News & Media
News and Media
Farmers in Niger use urine collected in composting toilets to fertilise their fields, as part of a pilot programme in eight villages.
Ecological sanitation can address two major problems at once in the world’s poorest regions.
Dwindling phosphate rock supplies pose a serious threat to long-term food security around the world. Already, phosphate prices are volatile and prohibitively high for many poor farmers, and many communities don’t have access to chemical fertilisers at all.
But viable, often low-cost alternatives are available. One, animal manure, is a major resource that can be used more extensively and efficiently. Another, especially for subsistence farmers and for very poor urban populations, is human waste. Arno Rosemarin, of SEI’s EcoSanRes programme, is involved in several projects to help communities tap this valuable resource.
A URINE-DIVERTING COMPOSTING TOILET.
Human urine is an effective fertiliser, rich in nitrogen, potassium and phosphorus. One year of urine from an adult can support agriculture over an area of about 300 to 400 square metres, and as demonstrated in recent trials in villages in Niger, it actually works better than commercial fertilisers. Treated human faeces and wastewater sludge can also be used as fertiliser.
In an ideal world, Rosemarin notes, urban agriculture would be receiving nutrients from the cities it supports. But there is a long way to go before such systems are in place.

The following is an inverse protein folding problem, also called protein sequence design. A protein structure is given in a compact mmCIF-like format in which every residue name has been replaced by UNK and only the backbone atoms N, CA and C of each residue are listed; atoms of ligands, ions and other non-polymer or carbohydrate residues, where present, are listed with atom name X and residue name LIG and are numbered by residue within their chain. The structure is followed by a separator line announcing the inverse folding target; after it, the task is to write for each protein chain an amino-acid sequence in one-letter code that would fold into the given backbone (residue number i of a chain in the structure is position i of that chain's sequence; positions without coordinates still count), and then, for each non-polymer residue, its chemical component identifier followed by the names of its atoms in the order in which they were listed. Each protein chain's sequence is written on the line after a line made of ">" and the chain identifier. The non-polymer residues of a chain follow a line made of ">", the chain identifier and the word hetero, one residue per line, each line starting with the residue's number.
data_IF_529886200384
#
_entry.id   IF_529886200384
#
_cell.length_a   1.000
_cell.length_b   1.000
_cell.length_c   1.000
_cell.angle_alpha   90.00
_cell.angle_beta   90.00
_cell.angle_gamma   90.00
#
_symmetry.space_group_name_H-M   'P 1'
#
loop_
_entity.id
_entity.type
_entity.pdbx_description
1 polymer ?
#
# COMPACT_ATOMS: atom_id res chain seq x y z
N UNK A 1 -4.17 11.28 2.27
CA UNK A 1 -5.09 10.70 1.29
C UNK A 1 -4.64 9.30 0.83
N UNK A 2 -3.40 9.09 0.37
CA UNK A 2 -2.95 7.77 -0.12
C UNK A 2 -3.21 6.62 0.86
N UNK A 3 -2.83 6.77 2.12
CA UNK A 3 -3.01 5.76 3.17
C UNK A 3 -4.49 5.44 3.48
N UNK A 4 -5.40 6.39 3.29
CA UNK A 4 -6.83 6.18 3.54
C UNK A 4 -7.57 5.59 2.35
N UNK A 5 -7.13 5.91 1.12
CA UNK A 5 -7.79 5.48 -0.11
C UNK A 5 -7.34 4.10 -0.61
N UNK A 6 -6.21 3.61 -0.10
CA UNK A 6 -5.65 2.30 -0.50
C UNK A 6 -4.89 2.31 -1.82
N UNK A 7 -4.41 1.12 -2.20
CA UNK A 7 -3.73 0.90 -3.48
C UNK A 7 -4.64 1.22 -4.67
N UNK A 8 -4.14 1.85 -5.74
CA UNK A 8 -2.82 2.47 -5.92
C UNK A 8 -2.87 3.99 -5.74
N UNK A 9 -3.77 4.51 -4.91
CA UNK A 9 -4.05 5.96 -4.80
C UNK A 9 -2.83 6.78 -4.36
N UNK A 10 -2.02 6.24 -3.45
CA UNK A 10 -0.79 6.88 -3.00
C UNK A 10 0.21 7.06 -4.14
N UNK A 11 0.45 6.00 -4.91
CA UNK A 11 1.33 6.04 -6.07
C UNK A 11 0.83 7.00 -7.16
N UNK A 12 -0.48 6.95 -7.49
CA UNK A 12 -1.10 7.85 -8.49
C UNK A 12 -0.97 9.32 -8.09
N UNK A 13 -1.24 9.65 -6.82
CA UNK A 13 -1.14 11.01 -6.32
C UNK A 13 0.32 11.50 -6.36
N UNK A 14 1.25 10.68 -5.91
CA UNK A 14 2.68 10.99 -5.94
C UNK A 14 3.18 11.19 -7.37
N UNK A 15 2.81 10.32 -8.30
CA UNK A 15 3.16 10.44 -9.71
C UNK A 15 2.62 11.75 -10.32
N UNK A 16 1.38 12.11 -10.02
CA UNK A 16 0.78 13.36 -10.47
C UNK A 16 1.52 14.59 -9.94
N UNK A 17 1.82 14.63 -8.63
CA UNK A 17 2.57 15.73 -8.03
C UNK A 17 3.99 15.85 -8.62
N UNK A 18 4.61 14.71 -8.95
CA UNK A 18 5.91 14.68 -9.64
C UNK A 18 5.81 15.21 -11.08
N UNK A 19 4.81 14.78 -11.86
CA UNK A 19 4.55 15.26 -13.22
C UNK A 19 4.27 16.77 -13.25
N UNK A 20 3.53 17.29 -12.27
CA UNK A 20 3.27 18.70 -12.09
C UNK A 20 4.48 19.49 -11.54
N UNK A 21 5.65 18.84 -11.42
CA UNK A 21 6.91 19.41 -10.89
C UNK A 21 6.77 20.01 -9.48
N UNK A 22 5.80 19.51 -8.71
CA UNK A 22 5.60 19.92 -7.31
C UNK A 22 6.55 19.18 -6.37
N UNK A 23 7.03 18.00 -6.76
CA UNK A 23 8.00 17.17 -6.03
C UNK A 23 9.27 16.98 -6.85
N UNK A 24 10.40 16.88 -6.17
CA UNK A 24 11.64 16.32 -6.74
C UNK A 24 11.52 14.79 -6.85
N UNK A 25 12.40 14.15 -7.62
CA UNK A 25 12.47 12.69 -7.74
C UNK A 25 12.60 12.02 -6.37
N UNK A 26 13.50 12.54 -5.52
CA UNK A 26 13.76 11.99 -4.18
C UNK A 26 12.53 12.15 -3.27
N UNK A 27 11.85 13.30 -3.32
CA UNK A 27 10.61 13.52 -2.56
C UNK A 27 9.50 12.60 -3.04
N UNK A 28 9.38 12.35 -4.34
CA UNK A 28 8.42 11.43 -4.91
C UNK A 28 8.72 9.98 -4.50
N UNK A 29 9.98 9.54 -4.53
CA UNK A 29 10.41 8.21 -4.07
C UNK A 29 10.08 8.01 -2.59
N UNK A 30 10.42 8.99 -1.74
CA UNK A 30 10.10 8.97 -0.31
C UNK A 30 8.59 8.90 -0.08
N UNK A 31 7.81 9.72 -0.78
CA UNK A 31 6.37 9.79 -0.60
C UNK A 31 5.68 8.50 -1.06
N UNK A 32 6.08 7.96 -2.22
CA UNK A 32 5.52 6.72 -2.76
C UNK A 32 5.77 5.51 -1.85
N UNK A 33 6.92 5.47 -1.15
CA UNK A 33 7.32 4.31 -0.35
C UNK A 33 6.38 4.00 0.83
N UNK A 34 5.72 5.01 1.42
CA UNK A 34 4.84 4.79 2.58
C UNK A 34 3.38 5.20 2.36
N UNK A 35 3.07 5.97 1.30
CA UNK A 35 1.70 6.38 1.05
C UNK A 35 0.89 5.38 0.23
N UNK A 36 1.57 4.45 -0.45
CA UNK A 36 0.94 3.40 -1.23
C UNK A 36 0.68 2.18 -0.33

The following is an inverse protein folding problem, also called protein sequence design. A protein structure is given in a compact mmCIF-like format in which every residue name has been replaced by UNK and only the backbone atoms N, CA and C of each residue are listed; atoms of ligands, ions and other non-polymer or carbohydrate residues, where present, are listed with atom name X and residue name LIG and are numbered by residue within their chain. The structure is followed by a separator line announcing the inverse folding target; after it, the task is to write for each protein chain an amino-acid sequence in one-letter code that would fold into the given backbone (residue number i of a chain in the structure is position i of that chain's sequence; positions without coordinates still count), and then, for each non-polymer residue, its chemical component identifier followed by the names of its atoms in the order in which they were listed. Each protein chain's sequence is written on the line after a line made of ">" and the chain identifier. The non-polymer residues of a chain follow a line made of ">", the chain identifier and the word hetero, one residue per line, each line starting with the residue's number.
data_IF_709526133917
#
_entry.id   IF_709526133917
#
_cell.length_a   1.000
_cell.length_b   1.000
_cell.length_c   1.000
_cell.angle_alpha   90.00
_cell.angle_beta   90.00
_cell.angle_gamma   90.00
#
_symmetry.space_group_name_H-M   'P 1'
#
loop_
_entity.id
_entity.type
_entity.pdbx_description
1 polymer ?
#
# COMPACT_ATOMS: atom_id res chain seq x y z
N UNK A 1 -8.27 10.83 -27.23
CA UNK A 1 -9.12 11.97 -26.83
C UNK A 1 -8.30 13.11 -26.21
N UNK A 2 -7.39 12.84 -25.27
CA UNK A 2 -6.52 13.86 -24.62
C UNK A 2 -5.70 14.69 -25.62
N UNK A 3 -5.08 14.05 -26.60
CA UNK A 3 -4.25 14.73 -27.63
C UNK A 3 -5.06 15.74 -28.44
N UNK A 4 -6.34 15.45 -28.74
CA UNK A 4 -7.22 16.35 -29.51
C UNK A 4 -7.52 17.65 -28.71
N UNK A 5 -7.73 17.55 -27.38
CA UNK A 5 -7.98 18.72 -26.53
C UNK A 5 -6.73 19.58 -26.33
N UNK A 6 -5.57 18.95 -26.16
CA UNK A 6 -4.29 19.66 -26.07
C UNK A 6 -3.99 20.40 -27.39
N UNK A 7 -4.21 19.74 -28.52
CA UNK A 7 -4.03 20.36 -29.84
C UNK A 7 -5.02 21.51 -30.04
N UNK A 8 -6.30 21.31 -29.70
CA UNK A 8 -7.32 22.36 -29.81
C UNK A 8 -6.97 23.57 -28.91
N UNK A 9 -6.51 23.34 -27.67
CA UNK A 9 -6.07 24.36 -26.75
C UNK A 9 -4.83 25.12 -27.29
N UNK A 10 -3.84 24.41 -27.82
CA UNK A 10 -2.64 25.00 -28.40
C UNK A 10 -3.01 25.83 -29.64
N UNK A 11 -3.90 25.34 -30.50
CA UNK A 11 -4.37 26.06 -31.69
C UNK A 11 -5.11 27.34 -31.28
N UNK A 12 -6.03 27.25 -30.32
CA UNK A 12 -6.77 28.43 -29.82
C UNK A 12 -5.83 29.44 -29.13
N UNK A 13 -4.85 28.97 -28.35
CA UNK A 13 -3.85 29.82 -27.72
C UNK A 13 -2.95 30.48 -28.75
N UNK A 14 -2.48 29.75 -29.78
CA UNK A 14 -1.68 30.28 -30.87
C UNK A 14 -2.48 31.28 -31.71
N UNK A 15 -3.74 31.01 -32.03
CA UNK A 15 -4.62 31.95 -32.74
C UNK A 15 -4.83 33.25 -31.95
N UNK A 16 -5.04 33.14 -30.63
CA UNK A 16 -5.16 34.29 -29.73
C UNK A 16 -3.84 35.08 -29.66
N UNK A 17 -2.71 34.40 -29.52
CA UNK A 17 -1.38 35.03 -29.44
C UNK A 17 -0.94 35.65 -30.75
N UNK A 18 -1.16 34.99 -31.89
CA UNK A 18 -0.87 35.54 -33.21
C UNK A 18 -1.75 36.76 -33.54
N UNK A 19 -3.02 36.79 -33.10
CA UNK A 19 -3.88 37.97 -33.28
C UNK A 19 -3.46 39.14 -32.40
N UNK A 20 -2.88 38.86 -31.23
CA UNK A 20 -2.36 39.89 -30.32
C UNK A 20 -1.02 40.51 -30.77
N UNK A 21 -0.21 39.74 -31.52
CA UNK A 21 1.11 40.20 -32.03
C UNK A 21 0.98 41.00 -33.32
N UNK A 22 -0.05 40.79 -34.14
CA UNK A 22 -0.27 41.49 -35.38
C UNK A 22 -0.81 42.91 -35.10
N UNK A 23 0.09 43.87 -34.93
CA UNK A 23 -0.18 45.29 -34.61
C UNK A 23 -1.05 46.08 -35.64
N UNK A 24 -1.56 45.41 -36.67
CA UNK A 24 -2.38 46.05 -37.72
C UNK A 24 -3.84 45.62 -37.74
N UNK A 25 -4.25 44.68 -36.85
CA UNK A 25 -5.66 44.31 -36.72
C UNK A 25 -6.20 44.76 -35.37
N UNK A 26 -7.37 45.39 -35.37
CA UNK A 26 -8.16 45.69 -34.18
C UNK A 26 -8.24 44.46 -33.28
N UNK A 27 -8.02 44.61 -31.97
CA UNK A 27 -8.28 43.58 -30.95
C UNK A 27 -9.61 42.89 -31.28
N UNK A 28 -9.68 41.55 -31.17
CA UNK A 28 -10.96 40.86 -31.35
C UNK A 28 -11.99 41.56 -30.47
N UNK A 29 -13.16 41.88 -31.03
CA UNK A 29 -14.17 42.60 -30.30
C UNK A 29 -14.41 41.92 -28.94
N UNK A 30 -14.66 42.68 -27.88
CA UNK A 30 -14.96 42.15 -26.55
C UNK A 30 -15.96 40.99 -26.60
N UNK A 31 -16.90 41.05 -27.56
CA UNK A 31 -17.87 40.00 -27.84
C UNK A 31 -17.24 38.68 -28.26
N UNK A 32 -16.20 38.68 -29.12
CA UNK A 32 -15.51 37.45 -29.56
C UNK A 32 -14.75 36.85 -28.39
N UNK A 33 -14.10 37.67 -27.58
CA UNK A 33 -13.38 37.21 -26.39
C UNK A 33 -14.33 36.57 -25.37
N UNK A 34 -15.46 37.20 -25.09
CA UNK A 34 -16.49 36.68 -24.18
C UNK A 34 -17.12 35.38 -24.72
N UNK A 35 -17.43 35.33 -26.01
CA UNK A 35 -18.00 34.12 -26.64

At present, over 700 million people in 50 countries consume food from land irrigated with untreated or poorly treated sewage – a major cause of diarrhoea and other foodborne illnesses. This practise will increase as cities become larger and the need to produce food increases. If such systems were designed from the start for agricultural reuse, Rosemarin says, the spreading of pathogens and parasites would be reduced.
ONIONS GROWN WITH ORGANIC-MATTER FERTILISER ONLY AND WITH ORGANIC MATTER AND URINE (LEFT).
As part of the Millennium Development Goals, he notes, governments and nonprofits around the world are working to provide adequate sanitation to the 2.6 billion people who lack it.
“This is a great opportunity to address two major problems at once,” he says. “With smart planning, we can build sanitation systems that are just as clean and safe as the North’s flush toilets, but which don’t just dispose of waste, but rather refine, recycle and reuse it.”